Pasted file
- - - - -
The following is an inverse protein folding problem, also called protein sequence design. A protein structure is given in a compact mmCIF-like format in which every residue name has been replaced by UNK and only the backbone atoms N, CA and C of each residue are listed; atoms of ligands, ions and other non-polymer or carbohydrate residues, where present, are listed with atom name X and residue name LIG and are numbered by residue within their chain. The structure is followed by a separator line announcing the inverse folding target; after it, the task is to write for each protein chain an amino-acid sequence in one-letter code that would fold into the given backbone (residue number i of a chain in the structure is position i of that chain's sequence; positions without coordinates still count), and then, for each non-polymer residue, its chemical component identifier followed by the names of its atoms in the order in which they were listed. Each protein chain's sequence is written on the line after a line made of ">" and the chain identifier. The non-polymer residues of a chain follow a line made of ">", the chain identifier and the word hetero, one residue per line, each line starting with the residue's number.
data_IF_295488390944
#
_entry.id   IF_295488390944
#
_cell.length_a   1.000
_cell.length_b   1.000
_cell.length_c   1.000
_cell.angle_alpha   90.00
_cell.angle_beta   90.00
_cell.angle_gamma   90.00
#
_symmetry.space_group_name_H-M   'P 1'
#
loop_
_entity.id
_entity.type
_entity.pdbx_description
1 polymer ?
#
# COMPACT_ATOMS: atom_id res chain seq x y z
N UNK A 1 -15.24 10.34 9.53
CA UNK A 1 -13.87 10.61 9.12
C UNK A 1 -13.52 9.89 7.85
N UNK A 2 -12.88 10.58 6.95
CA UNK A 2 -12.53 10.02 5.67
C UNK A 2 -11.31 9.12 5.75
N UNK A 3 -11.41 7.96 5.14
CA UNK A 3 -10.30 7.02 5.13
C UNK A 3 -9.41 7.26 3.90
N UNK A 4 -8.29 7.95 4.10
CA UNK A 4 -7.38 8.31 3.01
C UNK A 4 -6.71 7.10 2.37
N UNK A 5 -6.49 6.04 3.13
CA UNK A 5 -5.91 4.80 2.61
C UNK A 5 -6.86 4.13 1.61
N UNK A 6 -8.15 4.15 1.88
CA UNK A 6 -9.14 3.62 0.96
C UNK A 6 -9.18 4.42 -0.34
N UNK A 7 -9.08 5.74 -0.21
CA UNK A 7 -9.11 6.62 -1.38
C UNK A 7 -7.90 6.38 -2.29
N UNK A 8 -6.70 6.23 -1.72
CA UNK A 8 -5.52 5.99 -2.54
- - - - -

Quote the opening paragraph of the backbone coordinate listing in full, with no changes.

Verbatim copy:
The following is an inverse protein folding problem, also called protein sequence design. A protein structure is given in a compact mmCIF-like format in which every residue name has been replaced by UNK and only the backbone atoms N, CA and C of each residue are listed; atoms of ligands, ions and other non-polymer or carbohydrate residues, where present, are listed with atom name X and residue name LIG and are numbered by residue within their chain. The structure is followed by a separator line announcing the inverse folding target; after it, the task is to write for each protein chain an amino-acid sequence in one-letter code that would fold into the given backbone (residue number i of a chain in the structure is position i of that chain's sequence; positions without coordinates still count), and then, for each non-polymer residue, its chemical component identifier followed by the names of its atoms in the order in which they were listed. Each protein chain's sequence is written on the line after a line made of ">" and the chain identifier. The non-polymer residues of a chain follow a line made of ">", the chain identifier and the word hetero, one residue per line, each line starting with the residue's number.